Reply
    • Hi,

      You are not doing anything wrong.

      The package goal doesn’t create the binary distribution. It simply packages the project and creates the jar file. You can create the binary distribution by running the following command at command prompt:

      mvn assembly:single

      I will add this information to the README of the example application. Thanks for pointing this out.

      Reply
      • Hi Petri,
        one more thing. When I call mvn assembly:single plugin ZIP file is created but doesn’t contain jar file, please see this screenshot – http://s23.postimg.org/xpy2spqij/Screenshot_2013_11_19_13_47_34.png

        Do I need to cal another command to create a jar file? I have tried mvn compile, mvn package but no jar has been created. Thanks again.

        Reply
        • Actually,

          If you use the command mvn assembly:single, the package phase is not invoked. I didn’t expect this. I tested this myself now (I used Maven 3.1.1) and it seems that you have two options:

          1. Run the command mvn package assemby:single at command prompt.
          2. Run the command mvn assembly:assembly at command prompt (This will invoke the package phase as well).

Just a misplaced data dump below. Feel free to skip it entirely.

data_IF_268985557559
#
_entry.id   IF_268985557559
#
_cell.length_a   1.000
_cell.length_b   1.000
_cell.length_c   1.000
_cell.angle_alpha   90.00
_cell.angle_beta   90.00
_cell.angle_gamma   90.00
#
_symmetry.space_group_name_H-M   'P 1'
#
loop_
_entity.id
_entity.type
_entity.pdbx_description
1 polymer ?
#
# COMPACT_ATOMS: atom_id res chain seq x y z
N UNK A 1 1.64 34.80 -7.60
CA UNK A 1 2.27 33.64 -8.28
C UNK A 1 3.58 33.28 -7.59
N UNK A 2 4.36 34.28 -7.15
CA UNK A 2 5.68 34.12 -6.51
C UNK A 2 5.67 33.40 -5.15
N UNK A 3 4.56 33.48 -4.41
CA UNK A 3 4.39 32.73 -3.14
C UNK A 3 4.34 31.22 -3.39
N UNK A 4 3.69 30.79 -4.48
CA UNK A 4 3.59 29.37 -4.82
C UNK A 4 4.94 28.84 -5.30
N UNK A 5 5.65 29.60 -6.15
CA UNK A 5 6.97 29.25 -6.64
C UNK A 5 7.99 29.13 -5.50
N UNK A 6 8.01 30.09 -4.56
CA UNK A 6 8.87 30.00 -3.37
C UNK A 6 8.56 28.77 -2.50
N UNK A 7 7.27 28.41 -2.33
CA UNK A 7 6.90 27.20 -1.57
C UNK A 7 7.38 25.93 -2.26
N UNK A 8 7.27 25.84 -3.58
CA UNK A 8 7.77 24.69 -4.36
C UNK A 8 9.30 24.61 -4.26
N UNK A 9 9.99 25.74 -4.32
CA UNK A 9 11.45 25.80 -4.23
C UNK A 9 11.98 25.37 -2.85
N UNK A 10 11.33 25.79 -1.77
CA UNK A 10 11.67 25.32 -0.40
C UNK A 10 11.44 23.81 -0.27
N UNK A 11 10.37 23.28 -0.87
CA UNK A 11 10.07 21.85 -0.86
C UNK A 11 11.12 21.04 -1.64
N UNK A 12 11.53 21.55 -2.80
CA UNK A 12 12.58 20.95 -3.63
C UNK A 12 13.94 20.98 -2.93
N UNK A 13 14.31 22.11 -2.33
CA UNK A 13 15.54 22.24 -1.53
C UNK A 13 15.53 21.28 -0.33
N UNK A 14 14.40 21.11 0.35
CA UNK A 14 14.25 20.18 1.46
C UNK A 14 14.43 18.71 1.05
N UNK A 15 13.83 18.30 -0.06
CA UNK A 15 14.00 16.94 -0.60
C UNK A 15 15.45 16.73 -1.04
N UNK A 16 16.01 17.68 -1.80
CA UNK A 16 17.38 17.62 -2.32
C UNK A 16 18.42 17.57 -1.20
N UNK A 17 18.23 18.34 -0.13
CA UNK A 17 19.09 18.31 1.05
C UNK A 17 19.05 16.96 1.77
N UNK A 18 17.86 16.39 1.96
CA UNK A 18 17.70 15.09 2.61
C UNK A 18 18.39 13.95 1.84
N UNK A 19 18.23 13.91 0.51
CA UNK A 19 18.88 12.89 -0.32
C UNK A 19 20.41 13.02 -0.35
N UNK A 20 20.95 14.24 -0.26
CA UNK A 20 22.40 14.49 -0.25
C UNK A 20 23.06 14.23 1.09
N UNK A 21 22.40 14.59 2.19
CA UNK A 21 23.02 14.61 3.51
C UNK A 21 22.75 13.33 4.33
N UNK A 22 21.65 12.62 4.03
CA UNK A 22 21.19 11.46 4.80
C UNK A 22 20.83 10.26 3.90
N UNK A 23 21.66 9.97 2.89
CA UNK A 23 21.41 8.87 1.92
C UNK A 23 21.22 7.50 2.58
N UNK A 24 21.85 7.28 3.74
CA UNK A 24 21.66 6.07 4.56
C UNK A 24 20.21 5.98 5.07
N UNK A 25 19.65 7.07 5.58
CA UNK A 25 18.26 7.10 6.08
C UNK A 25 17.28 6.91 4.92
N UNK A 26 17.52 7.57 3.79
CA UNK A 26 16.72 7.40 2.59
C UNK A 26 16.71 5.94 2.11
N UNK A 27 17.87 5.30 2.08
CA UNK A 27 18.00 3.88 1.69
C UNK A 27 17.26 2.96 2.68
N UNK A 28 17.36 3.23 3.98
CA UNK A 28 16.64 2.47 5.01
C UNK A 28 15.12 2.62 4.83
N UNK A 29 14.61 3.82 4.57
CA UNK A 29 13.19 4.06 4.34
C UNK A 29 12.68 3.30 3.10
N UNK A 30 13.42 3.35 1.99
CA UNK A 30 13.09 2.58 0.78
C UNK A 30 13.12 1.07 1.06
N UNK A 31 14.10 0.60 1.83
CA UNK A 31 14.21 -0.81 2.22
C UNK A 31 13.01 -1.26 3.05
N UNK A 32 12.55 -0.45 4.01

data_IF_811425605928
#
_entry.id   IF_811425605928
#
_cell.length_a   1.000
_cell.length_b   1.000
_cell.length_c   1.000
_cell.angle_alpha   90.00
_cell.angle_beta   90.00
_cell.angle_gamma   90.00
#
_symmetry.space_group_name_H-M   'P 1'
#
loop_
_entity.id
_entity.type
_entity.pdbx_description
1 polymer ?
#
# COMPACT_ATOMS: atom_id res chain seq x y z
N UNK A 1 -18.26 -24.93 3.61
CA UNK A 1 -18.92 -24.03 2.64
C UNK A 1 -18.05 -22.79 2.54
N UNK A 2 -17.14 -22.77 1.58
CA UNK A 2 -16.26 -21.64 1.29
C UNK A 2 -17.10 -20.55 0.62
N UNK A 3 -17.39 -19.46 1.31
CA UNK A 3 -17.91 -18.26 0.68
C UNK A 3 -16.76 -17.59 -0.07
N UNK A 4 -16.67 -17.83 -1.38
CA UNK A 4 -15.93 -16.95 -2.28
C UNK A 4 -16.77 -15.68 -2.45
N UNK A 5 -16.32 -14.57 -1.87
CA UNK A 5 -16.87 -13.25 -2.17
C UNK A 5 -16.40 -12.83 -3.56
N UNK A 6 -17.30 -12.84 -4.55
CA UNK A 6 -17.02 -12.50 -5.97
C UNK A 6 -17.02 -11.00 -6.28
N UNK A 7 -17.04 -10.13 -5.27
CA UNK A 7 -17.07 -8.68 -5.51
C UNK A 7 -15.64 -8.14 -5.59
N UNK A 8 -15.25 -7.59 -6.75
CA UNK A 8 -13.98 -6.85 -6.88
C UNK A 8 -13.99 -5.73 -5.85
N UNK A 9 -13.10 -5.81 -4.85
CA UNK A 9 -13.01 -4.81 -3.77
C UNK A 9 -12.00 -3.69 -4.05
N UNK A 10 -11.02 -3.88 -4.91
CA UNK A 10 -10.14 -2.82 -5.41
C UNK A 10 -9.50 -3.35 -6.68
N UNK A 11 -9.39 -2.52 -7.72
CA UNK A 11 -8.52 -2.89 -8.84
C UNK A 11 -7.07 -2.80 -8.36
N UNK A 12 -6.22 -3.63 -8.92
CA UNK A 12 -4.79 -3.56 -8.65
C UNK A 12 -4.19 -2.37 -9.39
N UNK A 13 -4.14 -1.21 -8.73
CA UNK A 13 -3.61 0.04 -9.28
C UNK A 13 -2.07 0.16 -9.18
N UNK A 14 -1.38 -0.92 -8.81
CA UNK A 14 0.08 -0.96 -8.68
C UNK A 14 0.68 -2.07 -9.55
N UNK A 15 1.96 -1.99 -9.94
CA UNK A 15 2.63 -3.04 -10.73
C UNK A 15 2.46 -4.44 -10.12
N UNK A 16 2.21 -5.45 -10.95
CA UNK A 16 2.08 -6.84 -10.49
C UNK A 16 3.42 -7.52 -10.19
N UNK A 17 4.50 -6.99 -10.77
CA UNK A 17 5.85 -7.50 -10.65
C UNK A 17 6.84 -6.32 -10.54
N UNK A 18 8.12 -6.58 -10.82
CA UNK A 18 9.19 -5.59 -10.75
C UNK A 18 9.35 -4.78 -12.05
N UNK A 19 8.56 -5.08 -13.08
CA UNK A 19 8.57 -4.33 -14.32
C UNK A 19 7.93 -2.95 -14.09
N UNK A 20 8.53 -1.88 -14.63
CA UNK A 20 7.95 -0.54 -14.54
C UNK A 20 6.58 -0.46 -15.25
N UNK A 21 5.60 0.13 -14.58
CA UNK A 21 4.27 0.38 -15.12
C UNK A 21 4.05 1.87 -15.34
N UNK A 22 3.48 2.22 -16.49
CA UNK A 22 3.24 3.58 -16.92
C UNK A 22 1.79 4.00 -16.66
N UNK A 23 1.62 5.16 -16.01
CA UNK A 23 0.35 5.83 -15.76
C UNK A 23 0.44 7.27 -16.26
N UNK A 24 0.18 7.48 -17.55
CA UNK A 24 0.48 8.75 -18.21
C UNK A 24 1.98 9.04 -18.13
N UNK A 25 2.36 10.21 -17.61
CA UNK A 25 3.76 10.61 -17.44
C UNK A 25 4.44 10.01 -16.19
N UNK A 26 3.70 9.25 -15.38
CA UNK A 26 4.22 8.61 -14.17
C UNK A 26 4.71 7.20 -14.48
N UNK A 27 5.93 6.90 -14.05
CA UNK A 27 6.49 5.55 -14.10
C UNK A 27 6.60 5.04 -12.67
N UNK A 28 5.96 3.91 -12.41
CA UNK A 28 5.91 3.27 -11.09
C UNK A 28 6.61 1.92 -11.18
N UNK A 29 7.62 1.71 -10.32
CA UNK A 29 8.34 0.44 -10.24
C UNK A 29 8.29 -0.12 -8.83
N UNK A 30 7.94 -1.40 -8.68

Reply
          • Yes, “mvn assembly:assembly” works for me, thanks. You made my day!

      • Petri, back to my last comment – I forgot to call “mvn package” command, now It works like a charm! You can delete my comment, thanks.

        Reply
        • If you don’t mind, I will not delete it because I forgot that running the mvn assembly:single command doesn’t invoke the package phase (see my answer to your previous comment).

          Reply
  • Maybe one suggestion to improve your code – is there some chance how to use artifactId or name for new jar file name? Your code works but generates “maven-assembly-plugin.jar” / “maven-assembly-plugin.zip”. It’s not a problem, it works, but… :)